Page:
An Exit

July 13, 2010

Or maybe it’s more like a transition.

A new entry point.

I have spent 10 months in a metropolis filled with the young, the internationally minded, the aging and the stolid.

As with the 1985 GDR children’s magazine cover to the right, the young and old mix their musical expression to form a cacophonic unity.

(With tanks in the background, of course.)

My writing and interests have drifted from a sardonic, socially critical look at the genre films from a period in which East German cinema ebbed to a invigorating interest in transnational film production, role-playing games as objects of serious academic study, film philosophy and the interplay of emotion/affect within all media objects.

There is much work to be done, and my dissertation besides.

As I sit back and reflect, however, it occurs to me that none of this year abroad would have really worked out had I not had the generous support of so many wonderful people.

Of Peggy, whose well-equipped rented apartment served as the perfect nexus with which to explore Berlin.

Of Luisa and Ming, who quickly befriended me, introduced me to their group of crazy artist friends (as well as their substantial John Ford/Jean-Marie Straub collection) and hospitably organized a spectacular film series.

Of Kira, who was there to talk shop, gossip, commiserate and drink copious amounts of coffee at all the right times with Kat and me.

Of Hilary, who steadfastly organized get-togethers, provided me with delicious food and played a mean game of Jenga.

Of Irene B., who revealed all the best cafés in Prague.

Of Jan E., whose film The Court of Shards provoked long discussions about the nature of filmmaking today and everything else.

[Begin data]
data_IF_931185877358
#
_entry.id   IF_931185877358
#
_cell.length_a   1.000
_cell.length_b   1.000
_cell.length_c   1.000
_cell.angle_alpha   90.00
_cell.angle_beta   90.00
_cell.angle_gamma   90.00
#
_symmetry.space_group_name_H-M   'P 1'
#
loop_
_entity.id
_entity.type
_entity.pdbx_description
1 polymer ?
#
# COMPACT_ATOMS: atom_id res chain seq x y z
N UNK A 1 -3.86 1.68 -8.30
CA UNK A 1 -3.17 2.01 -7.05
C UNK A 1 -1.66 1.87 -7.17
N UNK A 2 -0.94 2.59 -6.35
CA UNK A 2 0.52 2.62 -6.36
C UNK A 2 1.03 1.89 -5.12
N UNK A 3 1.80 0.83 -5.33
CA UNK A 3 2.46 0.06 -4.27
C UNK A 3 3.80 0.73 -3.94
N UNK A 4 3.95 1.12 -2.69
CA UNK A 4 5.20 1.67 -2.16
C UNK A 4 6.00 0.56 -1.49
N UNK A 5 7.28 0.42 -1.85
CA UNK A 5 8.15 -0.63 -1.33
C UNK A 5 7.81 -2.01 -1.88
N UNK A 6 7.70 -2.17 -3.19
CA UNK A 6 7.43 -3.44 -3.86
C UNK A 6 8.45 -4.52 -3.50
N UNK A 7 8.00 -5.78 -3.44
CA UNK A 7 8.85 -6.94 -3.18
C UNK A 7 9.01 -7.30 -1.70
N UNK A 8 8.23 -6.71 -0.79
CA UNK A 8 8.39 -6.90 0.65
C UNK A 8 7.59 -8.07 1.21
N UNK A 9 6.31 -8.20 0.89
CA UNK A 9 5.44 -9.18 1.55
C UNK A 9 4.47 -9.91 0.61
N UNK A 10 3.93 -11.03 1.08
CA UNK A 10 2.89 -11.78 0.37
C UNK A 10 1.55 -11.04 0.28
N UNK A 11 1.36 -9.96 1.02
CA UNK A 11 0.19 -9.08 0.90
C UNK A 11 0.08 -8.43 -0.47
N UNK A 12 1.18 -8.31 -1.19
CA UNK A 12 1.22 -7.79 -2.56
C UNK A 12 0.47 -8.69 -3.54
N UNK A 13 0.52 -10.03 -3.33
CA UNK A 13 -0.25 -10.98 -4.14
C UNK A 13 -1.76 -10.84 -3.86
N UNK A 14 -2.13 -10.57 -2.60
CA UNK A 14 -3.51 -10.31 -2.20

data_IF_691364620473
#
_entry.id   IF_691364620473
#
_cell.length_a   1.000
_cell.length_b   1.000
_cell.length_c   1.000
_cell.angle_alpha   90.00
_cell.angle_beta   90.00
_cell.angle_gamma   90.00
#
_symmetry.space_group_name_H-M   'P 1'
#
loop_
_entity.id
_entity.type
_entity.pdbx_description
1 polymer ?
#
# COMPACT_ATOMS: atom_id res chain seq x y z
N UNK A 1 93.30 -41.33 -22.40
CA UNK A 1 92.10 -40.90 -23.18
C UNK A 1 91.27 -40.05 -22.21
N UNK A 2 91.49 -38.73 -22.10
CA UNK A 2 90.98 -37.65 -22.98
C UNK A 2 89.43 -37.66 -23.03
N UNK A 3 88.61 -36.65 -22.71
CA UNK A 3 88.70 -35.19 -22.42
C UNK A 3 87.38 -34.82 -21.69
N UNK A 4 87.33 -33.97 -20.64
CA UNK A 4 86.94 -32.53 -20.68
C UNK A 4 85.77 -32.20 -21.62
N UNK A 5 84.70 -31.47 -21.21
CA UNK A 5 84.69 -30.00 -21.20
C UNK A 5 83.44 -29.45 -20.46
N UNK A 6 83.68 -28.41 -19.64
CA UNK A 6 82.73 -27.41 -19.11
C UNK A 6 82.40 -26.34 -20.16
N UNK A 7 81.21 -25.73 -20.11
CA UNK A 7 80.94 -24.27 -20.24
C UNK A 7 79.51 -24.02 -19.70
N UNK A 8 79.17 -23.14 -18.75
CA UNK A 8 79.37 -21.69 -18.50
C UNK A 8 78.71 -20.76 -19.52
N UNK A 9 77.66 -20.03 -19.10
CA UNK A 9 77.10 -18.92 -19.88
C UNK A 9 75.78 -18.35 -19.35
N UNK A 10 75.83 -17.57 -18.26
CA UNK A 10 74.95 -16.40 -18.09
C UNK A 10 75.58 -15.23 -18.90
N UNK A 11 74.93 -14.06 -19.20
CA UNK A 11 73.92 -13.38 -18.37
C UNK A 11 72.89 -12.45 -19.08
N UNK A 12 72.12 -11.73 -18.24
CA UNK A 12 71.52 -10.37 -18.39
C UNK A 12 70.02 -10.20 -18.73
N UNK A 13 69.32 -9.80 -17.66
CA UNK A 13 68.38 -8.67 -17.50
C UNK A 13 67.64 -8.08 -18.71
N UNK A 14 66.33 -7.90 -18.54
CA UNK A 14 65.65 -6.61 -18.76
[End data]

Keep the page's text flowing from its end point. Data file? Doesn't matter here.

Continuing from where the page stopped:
Of Jan F., whose mixture of deadpan honesty and strange humor rivals my own.

Of Jon R., who provided me a copy of his invaluable Norwegian dissertation, several interviews and his generous academic support.  I owe him big time and hope to collaborate with him on future DEFA projects.

Of Amber and Simon, who opened up their charming flat in London to Kat and me, sipping tea and taking us on memorable adventures.  Even when they led to neither film nor karaoke. 😉

Of Matt, Melissa, Becka, David and Irene J., dearest friends and relatives that actually made the temporal/financial/corporeal commitment to visit us here in Berlin.

Of Julia and Chris, who visited us too, albeit via an awesome convention in Denmark.  That was a weekend, if there ever was one.

Of Emily, who networked us into having that weekend.

Of Juliette, Barton, Sarah, and Sky, all of whom academic acquaintances who made an effort to see us while on very busy schedules.

Of Susan, Jon, and Jonathan, my solid UMass support crew who helped me get the scholarship for next year.